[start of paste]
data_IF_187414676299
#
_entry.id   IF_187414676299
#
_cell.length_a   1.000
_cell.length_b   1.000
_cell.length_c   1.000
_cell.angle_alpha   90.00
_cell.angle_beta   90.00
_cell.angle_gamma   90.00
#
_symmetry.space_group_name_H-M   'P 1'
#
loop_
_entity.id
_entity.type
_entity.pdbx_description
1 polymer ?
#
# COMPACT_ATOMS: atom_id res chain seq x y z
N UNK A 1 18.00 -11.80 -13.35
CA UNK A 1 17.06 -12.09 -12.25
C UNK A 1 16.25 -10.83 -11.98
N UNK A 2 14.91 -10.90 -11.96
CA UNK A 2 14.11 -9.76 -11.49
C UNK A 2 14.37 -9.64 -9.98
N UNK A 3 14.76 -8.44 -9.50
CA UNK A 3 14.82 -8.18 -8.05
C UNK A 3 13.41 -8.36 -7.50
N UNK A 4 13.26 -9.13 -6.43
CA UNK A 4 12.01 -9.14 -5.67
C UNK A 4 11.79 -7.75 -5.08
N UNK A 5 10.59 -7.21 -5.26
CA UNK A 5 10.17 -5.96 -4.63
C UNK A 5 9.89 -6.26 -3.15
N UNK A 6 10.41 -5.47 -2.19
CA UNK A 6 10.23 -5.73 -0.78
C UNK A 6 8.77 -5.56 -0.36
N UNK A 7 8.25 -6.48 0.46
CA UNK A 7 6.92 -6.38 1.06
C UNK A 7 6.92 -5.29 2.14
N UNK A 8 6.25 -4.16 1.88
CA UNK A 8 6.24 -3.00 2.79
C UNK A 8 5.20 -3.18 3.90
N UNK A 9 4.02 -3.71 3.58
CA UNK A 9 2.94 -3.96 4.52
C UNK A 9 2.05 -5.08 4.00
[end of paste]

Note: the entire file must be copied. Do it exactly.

data_IF_187414676299
#
_entry.id   IF_187414676299
#
_cell.length_a   1.000
_cell.length_b   1.000
_cell.length_c   1.000
_cell.angle_alpha   90.00
_cell.angle_beta   90.00
_cell.angle_gamma   90.00
#
_symmetry.space_group_name_H-M   'P 1'
#
loop_
_entity.id
_entity.type
_entity.pdbx_description
1 polymer ?
#
# COMPACT_ATOMS: atom_id res chain seq x y z
N UNK A 1 18.00 -11.80 -13.35
CA UNK A 1 17.06 -12.09 -12.25
C UNK A 1 16.25 -10.83 -11.98
N UNK A 2 14.91 -10.90 -11.96
CA UNK A 2 14.11 -9.76 -11.49
C UNK A 2 14.37 -9.64 -9.98
N UNK A 3 14.76 -8.44 -9.50
CA UNK A 3 14.82 -8.18 -8.05
C UNK A 3 13.41 -8.36 -7.50
N UNK A 4 13.26 -9.13 -6.43
CA UNK A 4 12.01 -9.14 -5.67
C UNK A 4 11.79 -7.75 -5.08
N UNK A 5 10.59 -7.21 -5.26
CA UNK A 5 10.17 -5.96 -4.63
C UNK A 5 9.89 -6.26 -3.15
N UNK A 6 10.41 -5.47 -2.19
CA UNK A 6 10.23 -5.73 -0.78
C UNK A 6 8.77 -5.56 -0.36
N UNK A 7 8.25 -6.48 0.46
CA UNK A 7 6.92 -6.38 1.06
C UNK A 7 6.92 -5.29 2.14
N UNK A 8 6.25 -4.16 1.88
CA UNK A 8 6.24 -3.00 2.79
C UNK A 8 5.20 -3.18 3.90
N UNK A 9 4.02 -3.71 3.58
CA UNK A 9 2.94 -3.96 4.52
C UNK A 9 2.05 -5.08 4.00